Update on the Pont Bees (December
During the winter conditions of December our bee friends are only able to survive on their honey supply, this means that if the bees hadn’t done such a good job of collecting nectar to make the honey in the last few months, they would be in some serious trouble now.
Why is there a nectar shortage in December?
Bees are excellent hunters when it comes to collecting nectar and they can smell the nectar from a long distance away, the problem with December is that the plants, trees and nature in general will go into changes. The largest of the changes being the plants dying, with most of the common flowers dying that house the nectar and pollen, the bees will only have access to the Helleborus flower during winter and they are not super common.
Bees make their own warmth
Similarly to how we as humans will find a warm jumper or get under some covers in order to heat up our body temperatures during the cold days/nights of winter, the bees also have a strategy to surviving the cold. Since most bees work together in colonies they are already used to being close to one another, during the winter thousands of bees from a hive will bunch up together to create warmth. Their bodies will create heat in a concentrated area of the hive and the heat will struggle to escape due to the tight grouping of the bees, this is vital for bees to survive.
Fun fact (Bees vs Wasps)
Did you know that when a wasp comes in contact with a nest of bees with the objective of attacking, the bees will dive on top of the wasp and surround it as much as possible with piles of bees, this is because the temperature inside of the bee pile is so high for the wasp that it will kill it rather quickly.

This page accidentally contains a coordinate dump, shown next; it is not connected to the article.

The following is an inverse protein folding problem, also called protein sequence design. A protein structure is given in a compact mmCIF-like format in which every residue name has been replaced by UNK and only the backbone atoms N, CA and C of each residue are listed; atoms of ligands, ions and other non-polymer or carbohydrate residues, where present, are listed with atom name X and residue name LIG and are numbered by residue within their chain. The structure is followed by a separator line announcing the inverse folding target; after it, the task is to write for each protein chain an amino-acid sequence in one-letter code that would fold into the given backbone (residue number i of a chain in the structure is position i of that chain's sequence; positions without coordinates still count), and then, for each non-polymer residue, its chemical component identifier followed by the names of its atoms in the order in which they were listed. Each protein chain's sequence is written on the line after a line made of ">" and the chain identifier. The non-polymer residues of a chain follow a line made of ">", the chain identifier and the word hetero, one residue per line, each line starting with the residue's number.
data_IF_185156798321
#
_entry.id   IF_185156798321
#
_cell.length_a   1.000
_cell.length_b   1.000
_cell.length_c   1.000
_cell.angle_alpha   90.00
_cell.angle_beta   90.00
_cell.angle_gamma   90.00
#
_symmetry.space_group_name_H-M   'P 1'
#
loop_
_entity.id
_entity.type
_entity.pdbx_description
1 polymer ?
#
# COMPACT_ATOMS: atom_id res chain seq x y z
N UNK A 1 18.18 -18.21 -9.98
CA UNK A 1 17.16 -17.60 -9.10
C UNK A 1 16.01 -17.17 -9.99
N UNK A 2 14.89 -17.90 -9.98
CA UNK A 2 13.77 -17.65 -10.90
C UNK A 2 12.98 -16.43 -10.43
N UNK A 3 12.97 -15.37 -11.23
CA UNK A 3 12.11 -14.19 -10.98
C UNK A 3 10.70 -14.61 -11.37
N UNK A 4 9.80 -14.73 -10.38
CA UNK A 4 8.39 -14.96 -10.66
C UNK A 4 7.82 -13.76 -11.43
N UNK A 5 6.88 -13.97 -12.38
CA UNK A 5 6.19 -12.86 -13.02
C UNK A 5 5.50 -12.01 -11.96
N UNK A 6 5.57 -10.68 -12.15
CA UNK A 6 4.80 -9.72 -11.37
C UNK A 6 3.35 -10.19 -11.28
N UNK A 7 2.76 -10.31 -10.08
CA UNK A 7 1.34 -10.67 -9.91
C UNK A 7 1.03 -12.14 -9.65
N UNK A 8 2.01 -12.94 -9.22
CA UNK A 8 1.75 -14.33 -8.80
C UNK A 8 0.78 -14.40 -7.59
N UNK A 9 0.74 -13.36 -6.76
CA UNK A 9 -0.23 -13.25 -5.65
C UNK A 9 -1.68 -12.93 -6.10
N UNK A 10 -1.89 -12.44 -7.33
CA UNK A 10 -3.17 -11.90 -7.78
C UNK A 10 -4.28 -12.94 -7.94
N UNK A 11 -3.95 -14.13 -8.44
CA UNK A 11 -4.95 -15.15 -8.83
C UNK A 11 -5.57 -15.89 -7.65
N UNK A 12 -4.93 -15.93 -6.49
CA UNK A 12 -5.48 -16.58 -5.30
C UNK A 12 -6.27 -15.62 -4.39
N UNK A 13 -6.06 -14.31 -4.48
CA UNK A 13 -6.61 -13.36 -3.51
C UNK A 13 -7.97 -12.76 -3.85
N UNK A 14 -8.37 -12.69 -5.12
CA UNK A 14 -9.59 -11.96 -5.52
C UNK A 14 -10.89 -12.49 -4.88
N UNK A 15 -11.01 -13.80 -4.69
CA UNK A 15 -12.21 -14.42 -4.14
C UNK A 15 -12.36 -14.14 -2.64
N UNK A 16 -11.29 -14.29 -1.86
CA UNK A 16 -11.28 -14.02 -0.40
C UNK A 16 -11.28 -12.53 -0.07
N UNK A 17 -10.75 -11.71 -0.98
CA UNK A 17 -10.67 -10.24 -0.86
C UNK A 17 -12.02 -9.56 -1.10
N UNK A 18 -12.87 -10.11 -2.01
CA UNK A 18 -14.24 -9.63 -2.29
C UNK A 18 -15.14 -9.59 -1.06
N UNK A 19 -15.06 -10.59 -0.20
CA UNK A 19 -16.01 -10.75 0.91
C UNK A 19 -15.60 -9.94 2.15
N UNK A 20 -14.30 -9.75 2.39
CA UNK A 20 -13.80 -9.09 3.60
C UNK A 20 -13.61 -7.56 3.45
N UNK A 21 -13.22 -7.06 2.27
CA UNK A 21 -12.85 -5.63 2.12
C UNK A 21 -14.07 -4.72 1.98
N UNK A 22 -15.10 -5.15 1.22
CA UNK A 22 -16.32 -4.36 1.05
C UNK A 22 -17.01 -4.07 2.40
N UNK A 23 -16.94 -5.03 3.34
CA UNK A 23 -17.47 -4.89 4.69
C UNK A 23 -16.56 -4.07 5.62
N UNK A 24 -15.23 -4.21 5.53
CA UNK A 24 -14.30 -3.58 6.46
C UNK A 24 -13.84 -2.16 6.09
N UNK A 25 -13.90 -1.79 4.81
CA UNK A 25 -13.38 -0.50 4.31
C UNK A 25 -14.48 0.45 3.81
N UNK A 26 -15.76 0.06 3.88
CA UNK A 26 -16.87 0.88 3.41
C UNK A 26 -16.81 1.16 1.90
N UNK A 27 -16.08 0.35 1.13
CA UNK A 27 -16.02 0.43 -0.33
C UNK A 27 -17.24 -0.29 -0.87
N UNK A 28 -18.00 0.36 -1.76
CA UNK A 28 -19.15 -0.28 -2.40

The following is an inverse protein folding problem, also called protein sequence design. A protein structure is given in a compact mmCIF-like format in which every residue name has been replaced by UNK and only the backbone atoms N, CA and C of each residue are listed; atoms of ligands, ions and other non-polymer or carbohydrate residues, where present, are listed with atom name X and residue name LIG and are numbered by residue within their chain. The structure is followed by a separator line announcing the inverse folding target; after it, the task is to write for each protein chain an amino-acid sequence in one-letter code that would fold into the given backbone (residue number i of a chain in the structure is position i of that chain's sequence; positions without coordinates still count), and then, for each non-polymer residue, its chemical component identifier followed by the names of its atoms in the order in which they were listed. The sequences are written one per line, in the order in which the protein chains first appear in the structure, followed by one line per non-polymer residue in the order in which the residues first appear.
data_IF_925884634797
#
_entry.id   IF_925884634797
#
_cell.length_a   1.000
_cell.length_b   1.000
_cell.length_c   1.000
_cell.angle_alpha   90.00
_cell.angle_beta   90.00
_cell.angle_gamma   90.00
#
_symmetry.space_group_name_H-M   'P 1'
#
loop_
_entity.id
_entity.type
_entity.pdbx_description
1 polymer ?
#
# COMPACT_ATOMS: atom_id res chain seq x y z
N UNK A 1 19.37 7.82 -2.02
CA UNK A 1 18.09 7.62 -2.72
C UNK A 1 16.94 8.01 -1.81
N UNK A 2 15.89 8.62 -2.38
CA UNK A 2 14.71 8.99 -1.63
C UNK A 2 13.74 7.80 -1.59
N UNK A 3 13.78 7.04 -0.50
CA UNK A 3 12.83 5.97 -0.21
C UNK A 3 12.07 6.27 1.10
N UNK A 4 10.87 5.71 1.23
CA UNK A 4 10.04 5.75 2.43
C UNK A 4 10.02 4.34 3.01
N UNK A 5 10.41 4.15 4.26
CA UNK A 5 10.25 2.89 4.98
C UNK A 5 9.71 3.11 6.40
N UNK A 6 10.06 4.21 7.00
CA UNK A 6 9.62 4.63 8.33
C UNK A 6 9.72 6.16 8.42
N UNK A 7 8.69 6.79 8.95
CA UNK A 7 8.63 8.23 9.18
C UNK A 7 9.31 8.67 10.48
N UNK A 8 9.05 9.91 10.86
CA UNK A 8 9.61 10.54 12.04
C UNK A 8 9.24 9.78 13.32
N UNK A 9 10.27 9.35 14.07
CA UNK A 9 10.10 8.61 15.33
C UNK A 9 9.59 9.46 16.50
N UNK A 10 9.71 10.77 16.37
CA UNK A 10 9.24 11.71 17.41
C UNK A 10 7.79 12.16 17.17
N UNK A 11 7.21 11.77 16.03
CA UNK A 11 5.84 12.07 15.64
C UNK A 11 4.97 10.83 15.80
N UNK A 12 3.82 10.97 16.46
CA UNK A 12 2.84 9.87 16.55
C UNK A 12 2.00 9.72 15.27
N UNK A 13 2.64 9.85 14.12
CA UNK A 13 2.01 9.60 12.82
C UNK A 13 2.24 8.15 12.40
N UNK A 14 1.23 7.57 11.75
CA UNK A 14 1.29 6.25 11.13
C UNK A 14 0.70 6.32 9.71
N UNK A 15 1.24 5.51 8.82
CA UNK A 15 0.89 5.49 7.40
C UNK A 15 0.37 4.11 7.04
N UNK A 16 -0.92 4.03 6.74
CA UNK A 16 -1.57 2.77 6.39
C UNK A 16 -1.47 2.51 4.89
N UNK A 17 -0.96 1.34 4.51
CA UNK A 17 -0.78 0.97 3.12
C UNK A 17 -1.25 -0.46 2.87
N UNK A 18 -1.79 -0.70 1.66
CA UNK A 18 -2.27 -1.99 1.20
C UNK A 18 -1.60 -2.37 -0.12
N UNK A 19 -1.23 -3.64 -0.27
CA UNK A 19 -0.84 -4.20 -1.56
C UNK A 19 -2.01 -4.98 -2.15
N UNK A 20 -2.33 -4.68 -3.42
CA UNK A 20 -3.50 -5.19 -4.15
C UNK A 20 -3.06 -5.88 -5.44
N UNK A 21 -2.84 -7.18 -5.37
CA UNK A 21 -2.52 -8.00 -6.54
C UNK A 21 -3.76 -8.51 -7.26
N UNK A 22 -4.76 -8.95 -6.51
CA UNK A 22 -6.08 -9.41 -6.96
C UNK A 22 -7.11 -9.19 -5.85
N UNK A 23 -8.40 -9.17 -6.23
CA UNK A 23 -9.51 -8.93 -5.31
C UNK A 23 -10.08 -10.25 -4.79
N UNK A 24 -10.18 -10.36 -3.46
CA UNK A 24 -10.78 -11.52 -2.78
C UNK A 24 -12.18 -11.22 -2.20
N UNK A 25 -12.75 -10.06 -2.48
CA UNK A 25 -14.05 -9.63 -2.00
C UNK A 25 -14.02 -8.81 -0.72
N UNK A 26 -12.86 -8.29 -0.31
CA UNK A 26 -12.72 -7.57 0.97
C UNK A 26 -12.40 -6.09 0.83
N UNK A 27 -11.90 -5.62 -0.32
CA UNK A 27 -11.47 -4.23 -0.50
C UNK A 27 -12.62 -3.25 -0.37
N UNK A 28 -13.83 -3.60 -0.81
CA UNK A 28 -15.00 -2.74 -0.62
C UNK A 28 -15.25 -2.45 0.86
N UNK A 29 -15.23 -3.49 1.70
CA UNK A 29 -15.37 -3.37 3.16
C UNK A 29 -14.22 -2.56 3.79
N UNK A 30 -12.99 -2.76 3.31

The Queen takes a break, or does she?
Due to the increased cold temperatures of winter the queen bee will sometimes stop laying eggs, however this process of life is only stopped when the temperature goes beyond cold. The other process can happen in mild winters which is the queen bee will lay more eggs than usual and continue laying eggs through winter to have a strengthened work force, they will be ready for when the bees get back to work in spring.
Its not all happy news however as some colonies of bees may have been under quota for their honey supply, since it is their lifeline to surviving the winter we risk entire hives dying of starvation. If the bees were to try and find more honey during winter then they risk the increased temperatures killing them on the hunt for nectar, their death will lead to the entire colonies death.
In these instances a professional bee keeper will feel the weight of the hive and be able to make a judgment on the amount of honey within the combs, if there isn’t enough then the bee keeper will help feed the bees.
As with everything in life, the bees are tested during the winter to see how prepared the colony is and has been in terms of making honey, laying eggs, collecting food ect. If everything goes well then the hive has no reason to seek out flowers and can instead hibernate in the hive soundly throughout winter.
Our bee keepers won’t disturb the bees during their hibernation cycle and will keep the hive closed as much as possible until they are ready to continue their journey into Spring. However the bee keepers will make sure they have enough food throughout winter and that the bees are placed into the best environment for survival.